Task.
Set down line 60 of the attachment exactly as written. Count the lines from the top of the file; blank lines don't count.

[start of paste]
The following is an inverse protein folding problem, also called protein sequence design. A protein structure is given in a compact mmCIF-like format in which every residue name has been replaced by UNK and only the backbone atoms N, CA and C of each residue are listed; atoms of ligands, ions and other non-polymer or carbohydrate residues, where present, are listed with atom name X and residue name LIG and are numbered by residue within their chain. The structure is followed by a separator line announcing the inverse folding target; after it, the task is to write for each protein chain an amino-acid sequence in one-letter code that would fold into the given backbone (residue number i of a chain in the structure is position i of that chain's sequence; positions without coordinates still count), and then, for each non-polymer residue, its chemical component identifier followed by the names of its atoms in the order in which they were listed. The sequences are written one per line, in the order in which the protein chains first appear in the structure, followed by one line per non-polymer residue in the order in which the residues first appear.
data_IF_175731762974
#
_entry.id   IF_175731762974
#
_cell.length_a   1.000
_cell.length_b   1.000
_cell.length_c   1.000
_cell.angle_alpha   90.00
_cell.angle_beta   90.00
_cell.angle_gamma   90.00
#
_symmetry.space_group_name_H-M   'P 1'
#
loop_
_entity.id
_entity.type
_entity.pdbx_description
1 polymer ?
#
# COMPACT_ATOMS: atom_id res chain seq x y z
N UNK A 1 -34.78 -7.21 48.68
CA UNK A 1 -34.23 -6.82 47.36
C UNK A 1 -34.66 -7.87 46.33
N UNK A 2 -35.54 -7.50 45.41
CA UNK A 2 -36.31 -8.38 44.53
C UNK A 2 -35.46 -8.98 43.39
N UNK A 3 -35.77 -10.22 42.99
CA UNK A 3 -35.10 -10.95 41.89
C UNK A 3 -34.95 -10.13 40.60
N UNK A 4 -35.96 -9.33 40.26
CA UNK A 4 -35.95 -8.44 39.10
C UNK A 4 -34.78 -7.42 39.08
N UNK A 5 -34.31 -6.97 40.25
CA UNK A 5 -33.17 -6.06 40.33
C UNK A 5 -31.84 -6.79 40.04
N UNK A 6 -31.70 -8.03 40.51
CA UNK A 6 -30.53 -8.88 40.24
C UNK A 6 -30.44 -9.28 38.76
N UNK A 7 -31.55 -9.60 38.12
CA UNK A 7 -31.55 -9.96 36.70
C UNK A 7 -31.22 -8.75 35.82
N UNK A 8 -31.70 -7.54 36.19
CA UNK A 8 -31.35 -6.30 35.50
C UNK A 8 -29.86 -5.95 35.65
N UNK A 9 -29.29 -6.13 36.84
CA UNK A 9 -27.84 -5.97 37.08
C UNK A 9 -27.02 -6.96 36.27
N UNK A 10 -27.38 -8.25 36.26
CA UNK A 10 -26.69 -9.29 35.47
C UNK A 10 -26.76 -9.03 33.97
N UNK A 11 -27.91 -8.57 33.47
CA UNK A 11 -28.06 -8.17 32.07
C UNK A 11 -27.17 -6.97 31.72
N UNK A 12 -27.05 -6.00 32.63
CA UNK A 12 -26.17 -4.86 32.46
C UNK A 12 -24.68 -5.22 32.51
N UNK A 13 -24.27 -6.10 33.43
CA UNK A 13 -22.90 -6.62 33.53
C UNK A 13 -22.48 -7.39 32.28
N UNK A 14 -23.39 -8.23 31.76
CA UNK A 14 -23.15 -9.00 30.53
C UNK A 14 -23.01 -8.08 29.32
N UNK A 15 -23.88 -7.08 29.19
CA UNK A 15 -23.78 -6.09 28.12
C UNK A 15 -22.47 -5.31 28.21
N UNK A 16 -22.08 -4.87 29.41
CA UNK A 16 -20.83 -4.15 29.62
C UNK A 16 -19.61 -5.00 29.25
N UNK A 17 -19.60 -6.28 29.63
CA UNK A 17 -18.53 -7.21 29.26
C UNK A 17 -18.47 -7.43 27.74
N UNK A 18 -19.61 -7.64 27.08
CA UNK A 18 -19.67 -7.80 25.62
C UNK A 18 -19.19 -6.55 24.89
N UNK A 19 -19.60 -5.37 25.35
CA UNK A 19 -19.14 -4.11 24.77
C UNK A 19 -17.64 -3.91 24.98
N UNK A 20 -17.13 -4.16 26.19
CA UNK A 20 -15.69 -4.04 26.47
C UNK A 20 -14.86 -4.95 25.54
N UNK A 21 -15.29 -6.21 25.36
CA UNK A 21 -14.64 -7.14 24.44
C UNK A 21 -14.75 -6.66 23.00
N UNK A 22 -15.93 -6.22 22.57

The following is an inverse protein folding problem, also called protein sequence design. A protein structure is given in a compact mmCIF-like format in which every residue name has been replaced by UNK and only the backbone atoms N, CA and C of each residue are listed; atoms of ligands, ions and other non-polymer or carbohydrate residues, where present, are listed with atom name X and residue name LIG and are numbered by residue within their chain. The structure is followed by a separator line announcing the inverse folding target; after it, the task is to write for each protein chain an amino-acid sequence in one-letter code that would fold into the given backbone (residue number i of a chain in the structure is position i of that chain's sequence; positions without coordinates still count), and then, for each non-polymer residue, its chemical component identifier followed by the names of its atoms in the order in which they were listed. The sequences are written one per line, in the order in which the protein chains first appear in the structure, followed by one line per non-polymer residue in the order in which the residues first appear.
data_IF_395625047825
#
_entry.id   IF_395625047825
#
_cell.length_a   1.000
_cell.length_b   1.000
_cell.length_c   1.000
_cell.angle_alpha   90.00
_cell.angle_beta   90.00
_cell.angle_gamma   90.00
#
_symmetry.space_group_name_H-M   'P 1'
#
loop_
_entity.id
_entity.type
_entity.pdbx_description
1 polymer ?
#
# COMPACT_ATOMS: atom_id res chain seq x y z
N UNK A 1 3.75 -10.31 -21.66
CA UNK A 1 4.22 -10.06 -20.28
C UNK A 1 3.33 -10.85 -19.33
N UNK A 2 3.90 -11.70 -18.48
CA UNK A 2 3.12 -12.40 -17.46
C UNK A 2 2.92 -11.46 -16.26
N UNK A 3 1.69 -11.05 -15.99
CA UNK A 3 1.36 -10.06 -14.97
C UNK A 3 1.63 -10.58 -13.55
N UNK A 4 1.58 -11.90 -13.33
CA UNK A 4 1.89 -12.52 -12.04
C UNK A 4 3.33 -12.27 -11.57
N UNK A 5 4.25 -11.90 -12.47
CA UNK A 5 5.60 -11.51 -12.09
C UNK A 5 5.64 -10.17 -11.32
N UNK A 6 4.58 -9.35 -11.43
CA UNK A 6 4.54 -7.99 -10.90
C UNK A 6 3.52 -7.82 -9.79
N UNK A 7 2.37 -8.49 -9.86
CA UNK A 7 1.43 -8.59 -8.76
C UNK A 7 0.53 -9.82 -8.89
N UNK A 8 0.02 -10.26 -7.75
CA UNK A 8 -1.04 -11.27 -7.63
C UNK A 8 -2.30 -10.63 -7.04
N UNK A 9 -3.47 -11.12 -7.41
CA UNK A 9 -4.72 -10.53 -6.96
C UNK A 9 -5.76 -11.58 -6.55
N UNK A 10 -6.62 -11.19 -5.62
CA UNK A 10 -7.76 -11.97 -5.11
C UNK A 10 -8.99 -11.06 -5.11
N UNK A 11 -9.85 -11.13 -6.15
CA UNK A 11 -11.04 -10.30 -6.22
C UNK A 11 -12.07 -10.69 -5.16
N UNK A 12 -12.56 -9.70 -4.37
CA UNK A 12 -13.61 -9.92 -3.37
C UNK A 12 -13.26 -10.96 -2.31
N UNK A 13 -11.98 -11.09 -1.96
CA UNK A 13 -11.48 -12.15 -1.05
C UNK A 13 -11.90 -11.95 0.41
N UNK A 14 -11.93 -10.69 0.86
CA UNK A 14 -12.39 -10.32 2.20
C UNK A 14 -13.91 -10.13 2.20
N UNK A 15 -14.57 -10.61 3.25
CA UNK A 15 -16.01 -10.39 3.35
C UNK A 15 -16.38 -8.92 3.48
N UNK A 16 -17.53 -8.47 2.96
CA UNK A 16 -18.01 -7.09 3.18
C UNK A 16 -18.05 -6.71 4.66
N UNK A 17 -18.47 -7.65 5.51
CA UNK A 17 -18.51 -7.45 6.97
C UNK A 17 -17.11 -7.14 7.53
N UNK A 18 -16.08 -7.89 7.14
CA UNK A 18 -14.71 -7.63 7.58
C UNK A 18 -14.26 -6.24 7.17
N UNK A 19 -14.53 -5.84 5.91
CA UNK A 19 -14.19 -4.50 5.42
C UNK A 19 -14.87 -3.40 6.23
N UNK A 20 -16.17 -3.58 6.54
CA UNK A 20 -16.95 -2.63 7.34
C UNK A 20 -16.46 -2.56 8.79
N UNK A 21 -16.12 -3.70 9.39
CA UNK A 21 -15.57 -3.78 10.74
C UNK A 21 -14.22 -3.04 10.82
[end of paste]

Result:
C UNK A 13 -22.48 -7.39 32.28